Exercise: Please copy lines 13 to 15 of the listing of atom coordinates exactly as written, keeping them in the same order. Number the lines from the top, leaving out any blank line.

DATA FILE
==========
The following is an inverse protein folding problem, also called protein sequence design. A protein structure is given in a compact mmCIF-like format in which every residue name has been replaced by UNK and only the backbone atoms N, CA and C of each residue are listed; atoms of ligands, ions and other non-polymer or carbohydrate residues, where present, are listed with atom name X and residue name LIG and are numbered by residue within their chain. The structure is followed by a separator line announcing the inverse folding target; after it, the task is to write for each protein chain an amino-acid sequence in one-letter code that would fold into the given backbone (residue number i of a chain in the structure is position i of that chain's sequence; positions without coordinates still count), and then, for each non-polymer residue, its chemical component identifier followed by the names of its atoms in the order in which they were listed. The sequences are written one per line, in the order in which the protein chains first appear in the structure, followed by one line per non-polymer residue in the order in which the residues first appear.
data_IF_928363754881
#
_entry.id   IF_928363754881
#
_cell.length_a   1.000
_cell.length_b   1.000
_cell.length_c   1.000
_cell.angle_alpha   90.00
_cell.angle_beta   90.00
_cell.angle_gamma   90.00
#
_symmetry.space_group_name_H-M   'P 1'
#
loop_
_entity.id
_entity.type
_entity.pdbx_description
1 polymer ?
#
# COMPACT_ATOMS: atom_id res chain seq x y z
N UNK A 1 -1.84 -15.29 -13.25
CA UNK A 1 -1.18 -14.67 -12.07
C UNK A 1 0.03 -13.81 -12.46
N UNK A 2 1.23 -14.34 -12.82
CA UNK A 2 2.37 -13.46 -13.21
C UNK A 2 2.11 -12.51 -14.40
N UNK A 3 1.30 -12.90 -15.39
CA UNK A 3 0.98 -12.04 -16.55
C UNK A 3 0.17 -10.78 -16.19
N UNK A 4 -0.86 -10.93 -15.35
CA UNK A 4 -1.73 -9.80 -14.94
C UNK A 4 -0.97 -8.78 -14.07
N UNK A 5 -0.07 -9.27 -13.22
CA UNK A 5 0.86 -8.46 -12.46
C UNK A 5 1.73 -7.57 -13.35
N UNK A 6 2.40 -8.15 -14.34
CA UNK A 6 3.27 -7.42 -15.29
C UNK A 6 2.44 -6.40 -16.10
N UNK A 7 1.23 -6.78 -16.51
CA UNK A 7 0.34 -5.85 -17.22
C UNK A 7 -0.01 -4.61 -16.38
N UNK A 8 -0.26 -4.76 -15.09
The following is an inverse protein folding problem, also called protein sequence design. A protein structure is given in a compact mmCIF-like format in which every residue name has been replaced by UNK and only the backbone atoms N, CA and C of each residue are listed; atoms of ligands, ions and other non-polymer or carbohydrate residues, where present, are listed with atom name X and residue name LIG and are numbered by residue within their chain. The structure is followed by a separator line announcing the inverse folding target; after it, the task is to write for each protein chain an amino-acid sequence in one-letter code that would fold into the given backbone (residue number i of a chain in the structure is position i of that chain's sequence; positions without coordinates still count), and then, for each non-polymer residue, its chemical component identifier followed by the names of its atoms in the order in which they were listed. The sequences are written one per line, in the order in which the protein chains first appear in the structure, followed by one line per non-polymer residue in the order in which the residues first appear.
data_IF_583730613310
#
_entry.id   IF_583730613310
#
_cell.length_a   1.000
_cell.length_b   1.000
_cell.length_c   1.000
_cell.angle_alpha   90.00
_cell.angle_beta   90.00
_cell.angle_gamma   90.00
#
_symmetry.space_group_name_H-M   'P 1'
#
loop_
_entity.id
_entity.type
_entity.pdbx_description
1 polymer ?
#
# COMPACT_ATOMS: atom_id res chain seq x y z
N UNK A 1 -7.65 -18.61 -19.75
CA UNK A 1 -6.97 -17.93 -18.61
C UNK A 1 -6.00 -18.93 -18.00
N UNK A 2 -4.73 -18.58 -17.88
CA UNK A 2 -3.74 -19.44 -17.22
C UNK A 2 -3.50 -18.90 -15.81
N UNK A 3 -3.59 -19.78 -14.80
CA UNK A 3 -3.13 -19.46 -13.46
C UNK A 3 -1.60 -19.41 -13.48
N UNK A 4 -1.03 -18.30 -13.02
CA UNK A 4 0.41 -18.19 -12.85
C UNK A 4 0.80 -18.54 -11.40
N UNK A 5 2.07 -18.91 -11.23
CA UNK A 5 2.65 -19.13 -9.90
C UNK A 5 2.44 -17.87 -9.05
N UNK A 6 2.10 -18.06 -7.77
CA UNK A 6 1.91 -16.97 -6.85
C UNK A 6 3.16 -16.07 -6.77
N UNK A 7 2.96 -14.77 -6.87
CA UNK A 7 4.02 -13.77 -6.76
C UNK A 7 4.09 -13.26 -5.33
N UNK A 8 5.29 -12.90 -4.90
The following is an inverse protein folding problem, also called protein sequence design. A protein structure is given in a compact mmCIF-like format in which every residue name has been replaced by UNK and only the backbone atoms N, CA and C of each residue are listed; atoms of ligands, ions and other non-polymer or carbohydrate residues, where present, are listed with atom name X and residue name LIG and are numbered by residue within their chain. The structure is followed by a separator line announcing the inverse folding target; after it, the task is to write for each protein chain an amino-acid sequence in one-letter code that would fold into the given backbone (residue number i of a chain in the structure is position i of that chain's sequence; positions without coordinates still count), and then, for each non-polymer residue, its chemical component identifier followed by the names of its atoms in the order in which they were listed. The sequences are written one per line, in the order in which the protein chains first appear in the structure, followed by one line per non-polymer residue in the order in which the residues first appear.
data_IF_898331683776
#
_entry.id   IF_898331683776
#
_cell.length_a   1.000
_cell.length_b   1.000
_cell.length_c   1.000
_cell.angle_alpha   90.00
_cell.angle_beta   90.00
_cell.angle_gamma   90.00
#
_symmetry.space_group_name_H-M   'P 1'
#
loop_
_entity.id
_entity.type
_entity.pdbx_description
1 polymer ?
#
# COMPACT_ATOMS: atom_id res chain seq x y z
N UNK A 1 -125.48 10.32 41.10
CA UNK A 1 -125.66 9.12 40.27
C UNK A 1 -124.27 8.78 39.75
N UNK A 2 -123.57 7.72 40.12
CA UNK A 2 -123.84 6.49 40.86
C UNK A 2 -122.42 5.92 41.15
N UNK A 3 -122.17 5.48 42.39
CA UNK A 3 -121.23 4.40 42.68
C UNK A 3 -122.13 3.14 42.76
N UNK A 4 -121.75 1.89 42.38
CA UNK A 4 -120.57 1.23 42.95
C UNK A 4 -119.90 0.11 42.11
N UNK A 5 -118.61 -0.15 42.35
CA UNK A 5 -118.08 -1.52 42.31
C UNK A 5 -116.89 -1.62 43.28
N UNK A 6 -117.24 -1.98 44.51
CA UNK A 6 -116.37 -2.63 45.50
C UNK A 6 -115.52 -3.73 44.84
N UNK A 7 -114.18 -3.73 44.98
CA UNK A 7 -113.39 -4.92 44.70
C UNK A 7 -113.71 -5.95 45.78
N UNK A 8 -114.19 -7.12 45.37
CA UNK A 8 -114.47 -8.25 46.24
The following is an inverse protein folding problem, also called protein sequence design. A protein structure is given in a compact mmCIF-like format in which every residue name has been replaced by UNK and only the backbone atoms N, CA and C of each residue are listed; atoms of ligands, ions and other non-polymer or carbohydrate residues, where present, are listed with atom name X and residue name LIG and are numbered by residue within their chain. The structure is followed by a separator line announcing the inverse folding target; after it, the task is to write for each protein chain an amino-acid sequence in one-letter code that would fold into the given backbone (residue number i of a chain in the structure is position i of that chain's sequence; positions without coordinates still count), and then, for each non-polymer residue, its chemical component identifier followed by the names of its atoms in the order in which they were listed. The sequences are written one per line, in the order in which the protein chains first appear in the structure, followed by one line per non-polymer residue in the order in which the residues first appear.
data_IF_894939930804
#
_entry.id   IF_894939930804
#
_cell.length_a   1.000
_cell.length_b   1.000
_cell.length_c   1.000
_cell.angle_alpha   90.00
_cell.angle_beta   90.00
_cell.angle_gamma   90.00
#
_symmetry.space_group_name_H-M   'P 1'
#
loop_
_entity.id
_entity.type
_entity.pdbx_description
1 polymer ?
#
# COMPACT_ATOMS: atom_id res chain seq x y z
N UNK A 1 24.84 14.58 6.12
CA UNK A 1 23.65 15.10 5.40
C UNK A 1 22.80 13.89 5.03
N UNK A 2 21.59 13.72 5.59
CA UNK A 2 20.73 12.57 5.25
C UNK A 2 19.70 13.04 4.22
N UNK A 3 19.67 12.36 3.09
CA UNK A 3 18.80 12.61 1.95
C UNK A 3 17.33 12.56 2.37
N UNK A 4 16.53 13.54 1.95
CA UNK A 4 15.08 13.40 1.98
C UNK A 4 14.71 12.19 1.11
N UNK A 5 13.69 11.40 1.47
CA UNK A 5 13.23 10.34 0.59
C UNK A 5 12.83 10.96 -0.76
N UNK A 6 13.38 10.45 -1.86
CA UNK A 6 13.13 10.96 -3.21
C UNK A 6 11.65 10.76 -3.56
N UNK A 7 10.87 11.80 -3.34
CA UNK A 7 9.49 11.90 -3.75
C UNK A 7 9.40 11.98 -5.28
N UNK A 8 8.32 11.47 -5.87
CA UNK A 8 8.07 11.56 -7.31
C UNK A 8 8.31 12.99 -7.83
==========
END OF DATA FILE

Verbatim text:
_symmetry.space_group_name_H-M   'P 1'
#
loop_